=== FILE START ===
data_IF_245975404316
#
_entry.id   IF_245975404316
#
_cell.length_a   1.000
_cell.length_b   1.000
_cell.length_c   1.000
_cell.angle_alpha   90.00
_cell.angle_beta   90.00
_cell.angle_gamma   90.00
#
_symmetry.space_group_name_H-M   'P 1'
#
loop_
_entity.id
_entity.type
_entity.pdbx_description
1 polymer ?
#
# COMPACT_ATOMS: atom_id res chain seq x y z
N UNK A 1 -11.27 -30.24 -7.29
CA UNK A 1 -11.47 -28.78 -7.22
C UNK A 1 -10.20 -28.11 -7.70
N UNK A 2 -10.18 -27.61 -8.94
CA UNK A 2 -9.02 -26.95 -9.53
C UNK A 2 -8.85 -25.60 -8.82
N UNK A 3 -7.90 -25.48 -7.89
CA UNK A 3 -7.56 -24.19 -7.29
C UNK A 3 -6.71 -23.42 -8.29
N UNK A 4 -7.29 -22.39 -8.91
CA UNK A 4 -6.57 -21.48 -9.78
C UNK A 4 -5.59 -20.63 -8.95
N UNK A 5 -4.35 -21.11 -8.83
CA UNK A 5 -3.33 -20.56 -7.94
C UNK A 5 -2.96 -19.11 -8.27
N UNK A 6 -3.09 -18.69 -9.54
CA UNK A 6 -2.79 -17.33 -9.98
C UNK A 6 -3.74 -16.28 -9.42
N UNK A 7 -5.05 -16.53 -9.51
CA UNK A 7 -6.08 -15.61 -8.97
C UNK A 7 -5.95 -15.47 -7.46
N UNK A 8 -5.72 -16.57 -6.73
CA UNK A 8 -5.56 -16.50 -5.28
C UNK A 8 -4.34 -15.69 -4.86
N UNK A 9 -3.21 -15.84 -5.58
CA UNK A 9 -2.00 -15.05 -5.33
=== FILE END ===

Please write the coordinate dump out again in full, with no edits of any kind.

data_IF_245975404316
#
_entry.id   IF_245975404316
#
_cell.length_a   1.000
_cell.length_b   1.000
_cell.length_c   1.000
_cell.angle_alpha   90.00
_cell.angle_beta   90.00
_cell.angle_gamma   90.00
#
_symmetry.space_group_name_H-M   'P 1'
#
loop_
_entity.id
_entity.type
_entity.pdbx_description
1 polymer ?
#
# COMPACT_ATOMS: atom_id res chain seq x y z
N UNK A 1 -11.27 -30.24 -7.29
CA UNK A 1 -11.47 -28.78 -7.22
C UNK A 1 -10.20 -28.11 -7.70
N UNK A 2 -10.18 -27.61 -8.94
CA UNK A 2 -9.02 -26.95 -9.53
C UNK A 2 -8.85 -25.60 -8.82
N UNK A 3 -7.90 -25.48 -7.89
CA UNK A 3 -7.56 -24.19 -7.29
C UNK A 3 -6.71 -23.42 -8.29
N UNK A 4 -7.29 -22.39 -8.91
CA UNK A 4 -6.57 -21.48 -9.78
C UNK A 4 -5.59 -20.63 -8.95
N UNK A 5 -4.35 -21.11 -8.83
CA UNK A 5 -3.33 -20.56 -7.94
C UNK A 5 -2.96 -19.11 -8.27
N UNK A 6 -3.09 -18.69 -9.54
CA UNK A 6 -2.79 -17.33 -9.98
C UNK A 6 -3.74 -16.28 -9.42
N UNK A 7 -5.05 -16.53 -9.51
CA UNK A 7 -6.08 -15.61 -8.97
C UNK A 7 -5.95 -15.47 -7.46
N UNK A 8 -5.72 -16.57 -6.73
CA UNK A 8 -5.56 -16.50 -5.28
C UNK A 8 -4.34 -15.69 -4.86
N UNK A 9 -3.21 -15.84 -5.58
CA UNK A 9 -2.00 -15.05 -5.33